Agromin and Waste Management of Antelope Valley are collaborating to rehabilitate the turf at the City of Lancaster’s (CA) James C. Gilly National Soccer Center, which boasts 35 premium soccer fields.

“The Soccer Center fields require over one million gallons of water per acre per year from an on-site well in order to stay healthy and green — the City of Lancaster sees this soil enhancement project as a continuation of its commitment to building a more sustainable community,” said City of Lancaster Mayor R. Rex Parris. “We are excited to partner with Agromin and the local Waste Management team in this joint effort to make Lancaster a more sustainable place to live, work, and play.”

As part of this effort, Agromin’s Turf Rescue product, which collects organic material from providers such as Waste Management, will be applied to reduce water usage; increase the soil’s ability to absorb water; deepen root structure; and decrease water runoff. Additionally, the compost used on the soccer fields will be 100 percent organic.

“The soil in many of the soccer fields has high sodium levels,” said Rick Wilson, Agromin’s chief technology officer. “The sodium causes the soil structure (porosity) to deteriorate, so water cannot move into the soil and reach the roots. The soil is also highly compacted due to the intensive play on the fields. Currently, much of the water doesn’t always soak in. Instead, the water puddles after a watering or rain and evaporates or runs off. Turf Rescue can address these soil health challenges.”

Turf Rescue is a patent-pending formulation that includes compost, biochar and minerals. Biochar, a natural black carbon residue produced from heating wood under an oxygen-deficient environment at high temperatures, absorbs water while collecting CO2 from the atmosphere. It is found in abundance as a result of vegetation fires in the world’s most fertile agriculture soils.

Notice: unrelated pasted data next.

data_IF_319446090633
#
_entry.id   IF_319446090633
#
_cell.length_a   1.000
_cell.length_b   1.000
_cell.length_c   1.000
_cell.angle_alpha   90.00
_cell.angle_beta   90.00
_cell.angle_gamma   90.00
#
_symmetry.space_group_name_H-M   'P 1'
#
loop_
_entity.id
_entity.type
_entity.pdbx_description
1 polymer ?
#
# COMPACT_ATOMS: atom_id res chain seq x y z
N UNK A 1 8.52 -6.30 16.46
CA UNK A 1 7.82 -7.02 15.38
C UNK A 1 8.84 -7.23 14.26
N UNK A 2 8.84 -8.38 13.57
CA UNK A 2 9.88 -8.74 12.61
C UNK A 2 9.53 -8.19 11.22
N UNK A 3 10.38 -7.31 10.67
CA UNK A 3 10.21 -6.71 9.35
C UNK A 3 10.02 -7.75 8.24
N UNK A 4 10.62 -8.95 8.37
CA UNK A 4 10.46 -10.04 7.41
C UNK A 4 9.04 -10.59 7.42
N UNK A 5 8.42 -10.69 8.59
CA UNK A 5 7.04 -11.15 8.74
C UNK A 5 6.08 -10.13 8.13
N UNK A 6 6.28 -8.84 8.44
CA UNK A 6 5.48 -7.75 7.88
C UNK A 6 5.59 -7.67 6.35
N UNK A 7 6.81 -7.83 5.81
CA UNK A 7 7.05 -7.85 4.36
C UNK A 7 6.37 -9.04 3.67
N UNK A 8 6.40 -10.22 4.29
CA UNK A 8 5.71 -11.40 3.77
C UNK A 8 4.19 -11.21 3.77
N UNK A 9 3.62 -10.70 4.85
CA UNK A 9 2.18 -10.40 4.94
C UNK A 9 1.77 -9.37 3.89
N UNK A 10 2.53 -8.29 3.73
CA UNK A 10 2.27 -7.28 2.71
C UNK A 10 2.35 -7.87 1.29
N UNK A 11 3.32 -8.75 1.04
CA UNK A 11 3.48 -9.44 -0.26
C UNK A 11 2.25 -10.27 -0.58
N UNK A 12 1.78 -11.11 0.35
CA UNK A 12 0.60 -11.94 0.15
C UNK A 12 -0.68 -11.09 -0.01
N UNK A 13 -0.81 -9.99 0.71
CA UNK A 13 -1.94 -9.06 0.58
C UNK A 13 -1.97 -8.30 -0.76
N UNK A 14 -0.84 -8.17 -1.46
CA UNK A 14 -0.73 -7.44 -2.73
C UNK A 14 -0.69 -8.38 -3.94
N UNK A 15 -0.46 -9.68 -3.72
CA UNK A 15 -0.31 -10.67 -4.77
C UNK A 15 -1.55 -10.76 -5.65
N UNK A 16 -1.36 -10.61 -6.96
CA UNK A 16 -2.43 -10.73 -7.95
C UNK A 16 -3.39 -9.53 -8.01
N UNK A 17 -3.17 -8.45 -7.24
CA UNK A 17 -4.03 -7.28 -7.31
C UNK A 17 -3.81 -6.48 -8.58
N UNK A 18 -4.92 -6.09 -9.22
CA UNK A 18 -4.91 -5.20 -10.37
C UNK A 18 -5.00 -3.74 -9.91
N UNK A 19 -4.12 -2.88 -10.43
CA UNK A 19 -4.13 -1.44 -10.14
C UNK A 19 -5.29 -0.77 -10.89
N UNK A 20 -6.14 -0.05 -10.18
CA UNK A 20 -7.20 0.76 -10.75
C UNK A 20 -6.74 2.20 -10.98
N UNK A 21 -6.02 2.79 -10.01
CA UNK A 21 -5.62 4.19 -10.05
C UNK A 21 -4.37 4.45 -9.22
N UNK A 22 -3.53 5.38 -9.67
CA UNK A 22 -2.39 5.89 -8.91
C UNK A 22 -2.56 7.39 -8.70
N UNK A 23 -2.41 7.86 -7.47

“Each year, the fields at the Lancaster National Soccer Center get a workout during soccer tournaments and practices,” said Josh Mann, Municipal and Community Affairs Manager for Waste Management of Antelope Valley.” As the environmental services partner with the City of Lancaster, we are thrilled to be supporting the City’s sustainability efforts to help keep this important community venue green.”

“The combination of materials used in Turf Rescue will make the soil much more porous,” said Wilson. “Once applied, water will reach deep into the soil instead of remaining on the surface where it would eventually evaporate. Once the soil begins to adsorb water, salts can then be leached out, further enhancing the porosity. The grass roots will naturally extend further down, looking for the moisture retained in the improved soil structure. Deeper root systems mean greater water availability.”

Agromin will first demonstrate the efficacy of the product on Lancaster’s most water intensive fields (West Fields 11 and 12). The first step is to conduct multiple passes of deep tine aeration followed by field top dressing with Turf Rescue. Next comes several cycles of deep watering (leeching) of the salts, Wilson says it will take about a month to see a visual difference in the quality of the turf, at which time watering rates will be reduced.

“If all goes as expected, the Soccer Center should be able to cut back on their field watering,” says Wilson. “The turf will be healthier and stronger without puddling.”

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